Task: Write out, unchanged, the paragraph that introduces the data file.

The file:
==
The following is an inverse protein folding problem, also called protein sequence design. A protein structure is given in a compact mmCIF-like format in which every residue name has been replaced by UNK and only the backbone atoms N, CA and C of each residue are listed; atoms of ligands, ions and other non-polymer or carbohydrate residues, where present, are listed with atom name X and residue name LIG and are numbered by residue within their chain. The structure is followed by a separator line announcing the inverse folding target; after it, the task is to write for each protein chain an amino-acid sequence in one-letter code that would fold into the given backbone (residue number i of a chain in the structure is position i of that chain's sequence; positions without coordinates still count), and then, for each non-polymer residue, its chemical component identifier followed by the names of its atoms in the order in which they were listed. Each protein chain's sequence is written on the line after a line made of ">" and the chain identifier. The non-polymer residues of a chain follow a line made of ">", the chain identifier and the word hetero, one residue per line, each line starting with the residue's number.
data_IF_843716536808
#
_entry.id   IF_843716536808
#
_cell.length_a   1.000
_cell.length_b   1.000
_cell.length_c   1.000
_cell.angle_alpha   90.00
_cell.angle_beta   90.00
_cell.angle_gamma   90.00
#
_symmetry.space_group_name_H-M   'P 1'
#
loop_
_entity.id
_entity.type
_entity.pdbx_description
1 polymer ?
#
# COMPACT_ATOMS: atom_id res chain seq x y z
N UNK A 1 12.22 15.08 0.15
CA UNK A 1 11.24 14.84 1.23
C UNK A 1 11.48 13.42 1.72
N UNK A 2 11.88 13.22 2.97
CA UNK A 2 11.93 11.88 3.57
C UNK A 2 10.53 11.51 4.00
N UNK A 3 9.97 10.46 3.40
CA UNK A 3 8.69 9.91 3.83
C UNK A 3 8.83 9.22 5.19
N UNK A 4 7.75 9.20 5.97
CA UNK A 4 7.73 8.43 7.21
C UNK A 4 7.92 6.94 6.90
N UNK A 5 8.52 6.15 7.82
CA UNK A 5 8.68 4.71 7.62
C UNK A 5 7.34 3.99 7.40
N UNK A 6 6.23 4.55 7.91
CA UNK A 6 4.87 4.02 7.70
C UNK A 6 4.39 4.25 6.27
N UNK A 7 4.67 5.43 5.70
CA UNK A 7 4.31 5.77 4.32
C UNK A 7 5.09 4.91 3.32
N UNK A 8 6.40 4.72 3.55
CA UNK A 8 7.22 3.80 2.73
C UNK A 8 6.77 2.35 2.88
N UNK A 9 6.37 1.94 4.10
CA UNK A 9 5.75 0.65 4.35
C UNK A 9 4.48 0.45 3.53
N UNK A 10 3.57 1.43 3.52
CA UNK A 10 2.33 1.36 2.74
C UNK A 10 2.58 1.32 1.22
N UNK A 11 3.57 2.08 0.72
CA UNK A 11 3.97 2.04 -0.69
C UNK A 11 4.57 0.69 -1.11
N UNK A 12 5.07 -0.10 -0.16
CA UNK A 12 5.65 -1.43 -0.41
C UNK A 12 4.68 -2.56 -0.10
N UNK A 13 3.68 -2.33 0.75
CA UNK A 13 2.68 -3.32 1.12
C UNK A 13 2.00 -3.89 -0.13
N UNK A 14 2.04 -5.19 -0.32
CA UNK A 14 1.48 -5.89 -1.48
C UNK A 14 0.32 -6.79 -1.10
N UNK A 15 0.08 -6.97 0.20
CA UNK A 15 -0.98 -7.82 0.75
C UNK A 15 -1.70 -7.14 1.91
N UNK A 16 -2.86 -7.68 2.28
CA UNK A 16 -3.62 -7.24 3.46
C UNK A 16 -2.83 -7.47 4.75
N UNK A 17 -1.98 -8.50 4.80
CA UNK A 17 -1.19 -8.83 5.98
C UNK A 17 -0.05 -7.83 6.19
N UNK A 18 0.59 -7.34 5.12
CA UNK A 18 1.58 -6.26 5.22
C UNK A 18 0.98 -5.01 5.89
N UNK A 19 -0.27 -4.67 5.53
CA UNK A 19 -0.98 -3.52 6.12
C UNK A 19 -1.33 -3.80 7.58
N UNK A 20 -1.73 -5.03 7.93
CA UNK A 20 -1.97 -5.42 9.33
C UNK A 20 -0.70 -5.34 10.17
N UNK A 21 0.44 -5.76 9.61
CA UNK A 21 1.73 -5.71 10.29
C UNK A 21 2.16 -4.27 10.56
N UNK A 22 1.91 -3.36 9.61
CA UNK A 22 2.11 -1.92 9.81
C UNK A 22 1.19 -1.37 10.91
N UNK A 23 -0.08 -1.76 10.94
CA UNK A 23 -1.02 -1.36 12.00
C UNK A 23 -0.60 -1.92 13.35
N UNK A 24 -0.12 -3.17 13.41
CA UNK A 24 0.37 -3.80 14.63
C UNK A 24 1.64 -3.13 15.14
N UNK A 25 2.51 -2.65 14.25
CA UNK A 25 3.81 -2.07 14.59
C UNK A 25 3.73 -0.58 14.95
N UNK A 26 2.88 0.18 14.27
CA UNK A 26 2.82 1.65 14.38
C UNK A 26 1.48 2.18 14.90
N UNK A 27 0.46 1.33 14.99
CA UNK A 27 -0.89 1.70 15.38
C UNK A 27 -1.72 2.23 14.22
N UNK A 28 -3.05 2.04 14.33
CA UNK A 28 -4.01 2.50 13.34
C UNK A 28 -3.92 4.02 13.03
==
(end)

The following is an inverse protein folding problem, also called protein sequence design. A protein structure is given in a compact mmCIF-like format in which every residue name has been replaced by UNK and only the backbone atoms N, CA and C of each residue are listed; atoms of ligands, ions and other non-polymer or carbohydrate residues, where present, are listed with atom name X and residue name LIG and are numbered by residue within their chain. The structure is followed by a separator line announcing the inverse folding target; after it, the task is to write for each protein chain an amino-acid sequence in one-letter code that would fold into the given backbone (residue number i of a chain in the structure is position i of that chain's sequence; positions without coordinates still count), and then, for each non-polymer residue, its chemical component identifier followed by the names of its atoms in the order in which they were listed. Each protein chain's sequence is written on the line after a line made of ">" and the chain identifier. The non-polymer residues of a chain follow a line made of ">", the chain identifier and the word hetero, one residue per line, each line starting with the residue's number.